This blog is my place to vent and share resources with other parents of children of trauma. I try to be open and honest about my feelings in order to help others know they are not alone. Therapeutic parenting of adopted teenagers with RAD and other severe mental illnesses and issues (plus "neurotypical" teens) , is not easy, and there are time when I say what I feel... at the moment. We're all human!

Friday, April 2, 2010

Bearly adviseable


I could really use some advice. Since the beginning of this school semester Bear has been going rapidly downhill. Last semester he was making mostly As and Bs and while we had some trouble with him stealing and taking his ADHD meds to school (probably to sell), overall he was doing well. Now he is making mostly Ds and Fs, has stated that he doesn’t care about school or anything. He seems depressed and has said he’s giving up. I’m not totally sure what happened.

Here are some things (or combination of things) that may have caused the changes:
  • Bear was finally told by Hubby that he wouldn’t be able to go in the marines or join the police force because of his mental illness and meds. We had been trying to get him to make a back-up plan, but he wouldn’t because he didn’t see the need. So now his “plan” is to become a bull riding cowboy and then go work on his great uncle’s (by marriage) farm – which of course doesn’t require a high school diploma (and who knows if they would even consider it - this is birth family and he's been away for many years).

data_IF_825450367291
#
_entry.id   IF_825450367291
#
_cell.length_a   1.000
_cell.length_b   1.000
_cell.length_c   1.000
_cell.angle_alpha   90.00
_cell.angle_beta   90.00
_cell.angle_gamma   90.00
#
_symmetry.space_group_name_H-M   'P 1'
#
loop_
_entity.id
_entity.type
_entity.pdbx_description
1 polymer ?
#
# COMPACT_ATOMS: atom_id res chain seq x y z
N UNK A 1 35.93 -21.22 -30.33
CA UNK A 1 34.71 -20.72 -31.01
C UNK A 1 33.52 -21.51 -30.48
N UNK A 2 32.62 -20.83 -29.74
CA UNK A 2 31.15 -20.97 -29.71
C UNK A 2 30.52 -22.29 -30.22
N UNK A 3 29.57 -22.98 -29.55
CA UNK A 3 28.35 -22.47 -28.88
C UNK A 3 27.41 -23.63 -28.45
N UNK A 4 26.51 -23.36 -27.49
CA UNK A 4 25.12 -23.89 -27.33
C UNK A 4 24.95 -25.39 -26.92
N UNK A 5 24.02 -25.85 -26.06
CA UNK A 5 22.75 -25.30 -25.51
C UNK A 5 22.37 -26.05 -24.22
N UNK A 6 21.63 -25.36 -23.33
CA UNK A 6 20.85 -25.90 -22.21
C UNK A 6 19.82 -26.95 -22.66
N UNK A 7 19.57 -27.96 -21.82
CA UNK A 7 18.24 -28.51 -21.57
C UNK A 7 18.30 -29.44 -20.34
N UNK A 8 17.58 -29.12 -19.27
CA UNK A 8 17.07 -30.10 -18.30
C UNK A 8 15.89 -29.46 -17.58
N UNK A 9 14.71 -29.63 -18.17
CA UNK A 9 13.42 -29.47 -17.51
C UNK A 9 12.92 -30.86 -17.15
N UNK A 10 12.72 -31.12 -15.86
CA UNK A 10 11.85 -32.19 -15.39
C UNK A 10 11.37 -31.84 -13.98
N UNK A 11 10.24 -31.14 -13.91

• Possible taking or selling drugs and hanging out with kids who do. The high school has started much closer supervision of kids who appear to be involved in drugs.
  • After being caught in the halls frequently, some issues with excessive tardies, leaving class frequently and skipping class, I asked the school to keep better track of his attendance, and they went a little extreme on this, including escorting some of the other kids and Bear whenever anyone requested to leave the classroom. Bear felt persecuted and has accused the behavior program staff of persecuting him and wants to charge one staff with sexual harassment because the male teacher followed Bear into the bathroom.
  • Is no longer going to the special school for emotionally disturbed kids that only had 20 students total and was very structured and supportive. Was still taking 2 classes there last semester, but they decided he was doing too well there. (I still think it was because it was what he needed).
  • Thinks/thought that he could move out at age 17 and appears to be pushing us away in preparation for this.
  • Bear has discovered the school will not let him fail. He can wait weeks to turn in something he threw together and he still passes... stupid "No Child Left Behind" crud.

    Wednesday he refused to talk to the psychiatrist about anything but some of his sleeping issues because he doesn’t want his meds to change. He says he feels like a guinea pig. I try to explain that no one’s chemistry is the same and it changes with time, but I don’t think he cared.